Al-Qaeda Central is basically a transnational terrorist organization, while al-Nusra Front mostly has regional ambitions limited only to fighting the Assad regime in Syria and its ideology is anti-Shi’a and sectarian. In fact, al-Nusra Front has not only received medical aid and material support from Israel, but some of its operations against the Shi’a-dominated Assad regime in southern Syria were fully coordinated with Israel’s air force.
The purpose behind the rebranding of al-Nusra Front to Jabhat Fateh al-Sham and supposed severing of ties with al-Qaeda Central was to legitimize itself and to make it easier for its patrons to send money and arms. The US blacklisted al-Nusra Front in December 2012 and pressurized Saudi Arabia and Turkey to ban it too. Although al-Nusra Front’s name has been in the list of proscribed organizations of Saudi Arabia and Turkey since 2014, but it has kept receiving money and arms from the Gulf Arab States.
Notwithstanding, excluding the western Mediterranean coast and the adjacent major urban centers controlled by the Syrian regime and the Kurdish-controlled northeastern Syria, I would divide the Syrian theater of proxy wars into three separate and distinct zones of influence:
Firstly, the northern and northwestern zone along the Syria-Turkey border, in and around Aleppo and Idlib, which is under the influence of Turkey and Qatar. Both these countries share the ideology of Muslim Brotherhood and they provide money, training and arms to Sunni Arab jihadist organizations, such as al-Tawhid Brigade, Nour al-Din Zenki Brigade and Ahrar al-Sham, in the training camps located in the border regions of Turkey in collaboration with CIA’s MOM (a Turkish acronym for military operations center).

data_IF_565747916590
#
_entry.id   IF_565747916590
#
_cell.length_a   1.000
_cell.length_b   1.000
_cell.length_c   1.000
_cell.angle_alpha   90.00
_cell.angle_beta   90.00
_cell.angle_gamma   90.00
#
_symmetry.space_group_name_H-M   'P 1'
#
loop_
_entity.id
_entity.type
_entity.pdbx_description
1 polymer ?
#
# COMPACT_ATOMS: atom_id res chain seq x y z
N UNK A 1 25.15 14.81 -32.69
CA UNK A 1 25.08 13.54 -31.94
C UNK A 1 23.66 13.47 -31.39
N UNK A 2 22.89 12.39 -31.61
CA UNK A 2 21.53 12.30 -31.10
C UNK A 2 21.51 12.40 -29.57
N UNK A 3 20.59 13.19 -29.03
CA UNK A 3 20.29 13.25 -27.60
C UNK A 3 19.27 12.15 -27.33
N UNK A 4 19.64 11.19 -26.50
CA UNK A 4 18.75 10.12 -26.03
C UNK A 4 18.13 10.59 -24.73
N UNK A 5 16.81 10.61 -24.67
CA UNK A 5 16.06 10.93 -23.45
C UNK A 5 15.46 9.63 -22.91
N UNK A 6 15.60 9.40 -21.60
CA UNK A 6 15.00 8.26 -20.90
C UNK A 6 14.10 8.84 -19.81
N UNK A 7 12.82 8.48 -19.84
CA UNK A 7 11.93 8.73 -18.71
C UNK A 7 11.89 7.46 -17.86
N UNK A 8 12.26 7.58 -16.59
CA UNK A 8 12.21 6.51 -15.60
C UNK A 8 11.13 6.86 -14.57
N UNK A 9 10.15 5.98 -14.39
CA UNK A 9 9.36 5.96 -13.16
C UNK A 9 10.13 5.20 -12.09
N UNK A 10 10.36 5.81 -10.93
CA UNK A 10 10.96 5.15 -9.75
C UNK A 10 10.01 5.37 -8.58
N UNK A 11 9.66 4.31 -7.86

Secondly, the southern zone of influence along the Syria-Jordan border, in Daraa and Quneitra and as far away as Homs and Damascus. It is controlled by the Saudi-Jordanian camp and they provide money, weapons and training to the Salafist militant groups, such as al-Nusra Front and the Southern Front of the so-called “moderate” Free Syria Army (FSA) in Daraa and Quneitra, and Jaysh al-Islam in the suburbs of Damascus.
Their military strategy is directed by a Military Operations Center (MOC) and training camps located in the border regions of Jordan. Here, let me clarify that this distinction is quite overlapping and heuristic, at best, because al-Nusra’s jihadists have taken part in battles as far away as Idlib and Aleppo.
And finally, the eastern zone of influence along the Syria-Iraq border, in al-Raqqa and Deir al-Zor, which has been controlled by a relatively maverick Iraq-based jihadist outfit, the Islamic State, though it had received funding and weapons from Turkey and the Gulf Arab States before it turned rogue and overran Mosul and Anbar in Iraq.
Thus, leaving the Mediterranean coast and Syria’s border with Lebanon, the Baathist and Shi’a-dominated Syrian regime has been surrounded from all three sides by hostile Sunni forces: Turkey and Muslim Brotherhood in the north, Jordan and the Salafists of the Gulf Arab States in the south and the Sunni Arab-majority regions of Mosul and Anbar in Iraq in the east.
CIA spy penetration worse than presumed - Anza Valley Outlook


CIA spy penetration worse than presumed
Anza Valley Outlook
The CIA, which is supposedly restricted to foreign intelligence gathering, has developed technology capable of turning our electronic devices, televisions, computers, iPhones even automotive technology against the user anywhere in the world, even U ...